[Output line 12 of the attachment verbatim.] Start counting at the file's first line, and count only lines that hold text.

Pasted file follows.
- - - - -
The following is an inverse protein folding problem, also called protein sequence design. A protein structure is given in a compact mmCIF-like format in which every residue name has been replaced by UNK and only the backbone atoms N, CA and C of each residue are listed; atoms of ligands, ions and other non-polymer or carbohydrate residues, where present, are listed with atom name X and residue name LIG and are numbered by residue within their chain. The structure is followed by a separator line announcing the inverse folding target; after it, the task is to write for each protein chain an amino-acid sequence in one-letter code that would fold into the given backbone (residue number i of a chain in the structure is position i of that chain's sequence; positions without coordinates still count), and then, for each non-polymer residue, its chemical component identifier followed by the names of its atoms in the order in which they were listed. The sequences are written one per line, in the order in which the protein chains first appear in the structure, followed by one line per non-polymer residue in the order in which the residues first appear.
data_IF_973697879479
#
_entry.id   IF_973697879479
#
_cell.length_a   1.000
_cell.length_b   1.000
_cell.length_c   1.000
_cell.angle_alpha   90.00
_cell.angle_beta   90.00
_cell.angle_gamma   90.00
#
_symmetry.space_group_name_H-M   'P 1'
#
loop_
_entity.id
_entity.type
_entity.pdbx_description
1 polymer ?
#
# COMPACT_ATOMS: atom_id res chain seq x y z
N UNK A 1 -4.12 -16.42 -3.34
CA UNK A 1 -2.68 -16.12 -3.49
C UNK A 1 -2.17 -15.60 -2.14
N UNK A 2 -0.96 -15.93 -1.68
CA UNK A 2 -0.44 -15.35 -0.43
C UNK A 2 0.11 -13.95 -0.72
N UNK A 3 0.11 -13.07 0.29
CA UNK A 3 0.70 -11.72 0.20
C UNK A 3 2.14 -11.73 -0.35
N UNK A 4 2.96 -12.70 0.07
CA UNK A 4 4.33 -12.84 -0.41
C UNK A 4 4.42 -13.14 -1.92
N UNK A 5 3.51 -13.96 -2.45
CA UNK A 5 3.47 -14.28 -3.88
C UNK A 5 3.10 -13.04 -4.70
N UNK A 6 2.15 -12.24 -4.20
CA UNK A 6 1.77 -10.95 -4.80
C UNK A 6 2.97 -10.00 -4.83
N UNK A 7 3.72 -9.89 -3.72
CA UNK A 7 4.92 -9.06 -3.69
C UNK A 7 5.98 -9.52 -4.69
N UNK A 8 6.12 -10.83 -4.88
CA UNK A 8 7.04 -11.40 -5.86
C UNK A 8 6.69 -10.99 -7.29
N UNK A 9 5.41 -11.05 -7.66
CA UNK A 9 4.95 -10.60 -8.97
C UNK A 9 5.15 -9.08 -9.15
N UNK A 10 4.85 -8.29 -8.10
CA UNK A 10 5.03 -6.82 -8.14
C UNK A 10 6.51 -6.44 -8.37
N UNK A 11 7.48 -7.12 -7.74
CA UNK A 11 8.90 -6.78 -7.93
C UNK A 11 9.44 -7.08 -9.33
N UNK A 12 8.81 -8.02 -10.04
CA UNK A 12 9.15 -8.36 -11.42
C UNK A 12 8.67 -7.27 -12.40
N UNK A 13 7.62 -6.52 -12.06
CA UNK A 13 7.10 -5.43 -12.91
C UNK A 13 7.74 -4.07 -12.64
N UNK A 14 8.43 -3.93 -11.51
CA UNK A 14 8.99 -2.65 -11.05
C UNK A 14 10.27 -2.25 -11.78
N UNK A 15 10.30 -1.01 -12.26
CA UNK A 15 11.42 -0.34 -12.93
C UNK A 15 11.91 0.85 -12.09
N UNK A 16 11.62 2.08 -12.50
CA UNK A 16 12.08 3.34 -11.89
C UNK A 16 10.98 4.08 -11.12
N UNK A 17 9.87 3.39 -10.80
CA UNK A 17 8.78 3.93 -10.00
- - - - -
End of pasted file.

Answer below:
#